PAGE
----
In terms of AI models, the team use OpenAI's ada (API) and CLIP (self-hosted) for embedding generation. More recently though, noticing a higher demand for open-source models hosted by their customers, the team is working to add more OSS embedding models such as instructor-xl and sentence transformers.
Shipping new features
At Metal there are two camps for generating and prioritising new product ideas: developer experience and long-term bets.
Working so closely with users also highlights common customer pain points that the team can then cater for in new product features. Like chatbots, which have proved to be a popular use-case (the team found themselves building one for almost every customer). Realising their popularity, the team decided to open-source the chatbot product, making it that much faster for users to go live with Metal.
Prioritising new ideas in terms of long-term bets centres around how the team believes the platform can be extended to support use-cases that are 1-2 steps ahead of the current product. The founders didn’t start an AI company because of the hype. They started it because they truly believe in the power of ML technology and the need for developer support. Creating what dev teams need to get to production has meant that Metal has evolved into an end-to-end LLM developer platform covering everything from data transformation (embedding generation, chunking, metadata extraction) and storage (vector storage, indexing) to querying (search, metadata filtering, chatbots) and observability (index analytics, query logs).
Metal’s primary KPI is the number of live apps on production.
Dealing with OpenAI outages has been a particularly challenging issue for the Metal team. Since many of their users rely on OpenAI models to generate embeddings, when OpenAI is down, those users can’t ingest new data into their system. To mitigate this, the team added redundancy with Azure and OpenAI, which has significantly improved availability and reliability for users. They also have multiple fallbacks in place should a model become unavailable.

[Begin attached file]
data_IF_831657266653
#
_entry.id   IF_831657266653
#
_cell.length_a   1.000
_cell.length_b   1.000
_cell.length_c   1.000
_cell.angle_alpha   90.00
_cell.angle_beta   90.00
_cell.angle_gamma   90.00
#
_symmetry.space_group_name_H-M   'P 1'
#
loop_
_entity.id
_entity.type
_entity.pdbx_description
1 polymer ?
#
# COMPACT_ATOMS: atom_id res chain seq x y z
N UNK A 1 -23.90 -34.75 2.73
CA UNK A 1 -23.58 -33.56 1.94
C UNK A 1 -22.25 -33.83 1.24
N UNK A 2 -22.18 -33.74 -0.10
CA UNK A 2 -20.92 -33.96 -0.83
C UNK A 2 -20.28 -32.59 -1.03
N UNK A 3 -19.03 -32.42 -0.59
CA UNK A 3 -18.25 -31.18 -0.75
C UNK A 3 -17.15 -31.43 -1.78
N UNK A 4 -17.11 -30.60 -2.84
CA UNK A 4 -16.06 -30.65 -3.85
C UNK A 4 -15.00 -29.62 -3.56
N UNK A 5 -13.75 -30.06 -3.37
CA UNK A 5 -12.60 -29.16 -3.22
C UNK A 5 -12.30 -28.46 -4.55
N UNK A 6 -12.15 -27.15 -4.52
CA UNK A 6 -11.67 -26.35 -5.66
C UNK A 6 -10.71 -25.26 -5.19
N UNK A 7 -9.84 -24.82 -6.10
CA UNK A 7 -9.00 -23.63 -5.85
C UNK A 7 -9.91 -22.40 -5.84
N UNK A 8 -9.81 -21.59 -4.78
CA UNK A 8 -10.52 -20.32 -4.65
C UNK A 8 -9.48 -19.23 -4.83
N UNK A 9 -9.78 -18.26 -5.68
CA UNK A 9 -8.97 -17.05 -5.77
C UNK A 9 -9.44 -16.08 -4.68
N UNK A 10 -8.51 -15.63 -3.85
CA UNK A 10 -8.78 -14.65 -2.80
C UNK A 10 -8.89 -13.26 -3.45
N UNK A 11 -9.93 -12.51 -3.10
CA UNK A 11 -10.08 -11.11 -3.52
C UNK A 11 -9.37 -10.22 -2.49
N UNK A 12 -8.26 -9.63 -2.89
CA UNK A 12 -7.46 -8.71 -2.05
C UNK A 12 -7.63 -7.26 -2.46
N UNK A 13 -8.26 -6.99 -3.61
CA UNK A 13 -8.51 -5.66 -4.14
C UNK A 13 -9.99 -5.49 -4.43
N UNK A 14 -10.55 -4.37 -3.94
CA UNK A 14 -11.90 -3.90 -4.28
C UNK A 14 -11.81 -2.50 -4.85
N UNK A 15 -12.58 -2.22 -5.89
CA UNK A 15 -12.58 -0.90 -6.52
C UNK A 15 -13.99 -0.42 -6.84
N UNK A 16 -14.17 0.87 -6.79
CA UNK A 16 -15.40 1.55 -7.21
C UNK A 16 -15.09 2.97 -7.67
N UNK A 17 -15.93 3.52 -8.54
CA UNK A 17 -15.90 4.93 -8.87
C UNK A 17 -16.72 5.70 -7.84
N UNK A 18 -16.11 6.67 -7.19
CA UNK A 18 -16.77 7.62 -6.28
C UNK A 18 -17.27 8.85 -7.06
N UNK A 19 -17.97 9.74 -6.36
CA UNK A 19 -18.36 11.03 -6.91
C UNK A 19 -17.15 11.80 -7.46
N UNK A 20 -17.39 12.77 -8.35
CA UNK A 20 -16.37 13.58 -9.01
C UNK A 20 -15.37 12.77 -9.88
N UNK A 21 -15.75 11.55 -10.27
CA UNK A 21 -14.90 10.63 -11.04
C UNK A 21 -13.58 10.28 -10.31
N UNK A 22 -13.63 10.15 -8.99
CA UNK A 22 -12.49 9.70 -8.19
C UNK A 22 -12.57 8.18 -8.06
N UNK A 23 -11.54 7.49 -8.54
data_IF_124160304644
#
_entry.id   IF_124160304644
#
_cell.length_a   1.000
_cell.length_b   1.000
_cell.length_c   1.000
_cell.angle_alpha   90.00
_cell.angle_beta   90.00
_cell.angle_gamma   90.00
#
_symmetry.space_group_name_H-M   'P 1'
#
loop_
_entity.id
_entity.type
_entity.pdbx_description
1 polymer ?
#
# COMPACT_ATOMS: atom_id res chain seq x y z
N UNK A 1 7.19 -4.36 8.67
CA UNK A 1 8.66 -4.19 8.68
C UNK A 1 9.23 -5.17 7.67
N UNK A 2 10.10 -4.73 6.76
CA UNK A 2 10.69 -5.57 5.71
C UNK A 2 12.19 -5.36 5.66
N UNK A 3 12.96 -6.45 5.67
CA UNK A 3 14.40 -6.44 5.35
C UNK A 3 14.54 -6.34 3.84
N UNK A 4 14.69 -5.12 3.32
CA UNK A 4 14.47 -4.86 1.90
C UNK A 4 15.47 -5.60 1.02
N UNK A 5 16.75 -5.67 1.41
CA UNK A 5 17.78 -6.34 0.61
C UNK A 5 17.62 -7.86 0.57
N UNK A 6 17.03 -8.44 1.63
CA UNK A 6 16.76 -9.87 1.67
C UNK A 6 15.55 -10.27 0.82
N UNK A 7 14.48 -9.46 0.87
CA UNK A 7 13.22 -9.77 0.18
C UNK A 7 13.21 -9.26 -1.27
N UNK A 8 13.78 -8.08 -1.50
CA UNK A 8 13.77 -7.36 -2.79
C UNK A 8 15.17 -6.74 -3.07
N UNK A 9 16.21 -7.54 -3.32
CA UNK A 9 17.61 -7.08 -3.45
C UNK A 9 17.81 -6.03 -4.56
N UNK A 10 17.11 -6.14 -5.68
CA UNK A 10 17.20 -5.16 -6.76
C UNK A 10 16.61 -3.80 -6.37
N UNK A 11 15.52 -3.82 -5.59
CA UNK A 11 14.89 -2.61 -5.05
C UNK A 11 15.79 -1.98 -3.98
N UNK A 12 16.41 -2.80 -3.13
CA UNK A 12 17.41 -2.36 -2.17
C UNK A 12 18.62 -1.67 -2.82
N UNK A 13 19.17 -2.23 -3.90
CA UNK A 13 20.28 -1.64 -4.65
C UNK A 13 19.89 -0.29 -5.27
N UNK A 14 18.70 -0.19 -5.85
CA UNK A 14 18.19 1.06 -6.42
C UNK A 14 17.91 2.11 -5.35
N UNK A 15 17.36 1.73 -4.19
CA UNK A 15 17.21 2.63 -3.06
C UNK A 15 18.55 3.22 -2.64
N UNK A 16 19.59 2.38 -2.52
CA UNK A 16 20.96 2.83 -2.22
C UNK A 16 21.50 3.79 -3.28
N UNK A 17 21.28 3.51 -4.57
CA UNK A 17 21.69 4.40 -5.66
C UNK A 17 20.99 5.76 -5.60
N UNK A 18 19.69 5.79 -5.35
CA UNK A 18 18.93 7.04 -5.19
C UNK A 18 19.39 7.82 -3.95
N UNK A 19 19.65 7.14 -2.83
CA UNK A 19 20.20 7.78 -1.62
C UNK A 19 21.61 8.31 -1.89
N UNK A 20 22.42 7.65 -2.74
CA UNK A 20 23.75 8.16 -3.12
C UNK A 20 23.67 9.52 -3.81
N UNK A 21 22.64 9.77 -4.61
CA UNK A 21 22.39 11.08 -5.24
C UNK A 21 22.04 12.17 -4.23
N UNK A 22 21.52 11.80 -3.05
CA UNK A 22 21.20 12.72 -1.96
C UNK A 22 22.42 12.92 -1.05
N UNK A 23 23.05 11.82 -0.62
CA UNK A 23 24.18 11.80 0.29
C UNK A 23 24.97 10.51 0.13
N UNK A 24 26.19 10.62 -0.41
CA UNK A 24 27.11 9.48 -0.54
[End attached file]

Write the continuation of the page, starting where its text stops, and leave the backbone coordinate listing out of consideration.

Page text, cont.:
All of Metal’s embedding generation calls are done using a private endpoint that is far more durable than a public one, further increasing availability for users.
To date, Metal’s clients are mostly made up of financial service providers, marketing and PR agencies, customer support providers, and real estate software companies. Many come to Metal initially looking for “chat with your [X]” applications, but go on to build other features too.
Metal has helped its financial services clients improve research velocity, produce generative industry and company analyses, and create generative investor memos. Given the amount of time and resources these clients typically spend on such work, using AI in this way has had a tangible impact.
Marketing and PR agencies have used Metal to streamline RFPs/RFIs, query archived work via a chat experience (e.g. “show me sports apparel projects from 2020 onward”), or produce generative copy to help creative teams with messaging.
Customer support and real estate are industries well-suited to Metal’s chat experiences, using Metal to handle everything from support tickets to making knowledge base articles or FAQs easier to find and digest. An example is Lastro, a real estate marketplace in Sao Paolo, who first built a chatbot with Metal as an experiment. After initial release, their Metal-powered chatbot gained 2k users in a week. At the end of the month it was over 5k (and is still growing!). Lastro’s team is highly technical, so to see them getting so much value from the platform was a huge win for the Metal team.
Metal’s long-term goal is to be the default choice for LLM application developers at scale. They plan to achieve this by giving their clients easy access to the infrastructure and APIs needed to power their work, wrapped up in a best-in-class developer experience.
Beyond that, as the team continues to learn and solve more problems with real world deployments, they envisage focusing, rather than broadening, their offering.
From an internal perspective, Metal’s founders seek to build a team of people who are trusted to do their best work because they're inherently curious about and enjoy doing it. They’re inclined to keep the team small, partly because that’s been their experience so far, but also so they can spend more time with each employee making sure things are properly calibrated.
But whether the team stays small or ultimately grows to be in the thousands, one belief will remain:
The future of AI
In terms of moving AI forward, the Metal team believes the biggest priority for the space is to elevate AI from theory and prototyping to real-world deployments.
The Metal founders are also excited by companies that are helping build trust in AI and taking actions such as controlling LLM outputs, giving users trust through source attribution, and flagging hallucinations.
Thanks to the Metal team for contributing to this post. Contact info below if you want to connect with them: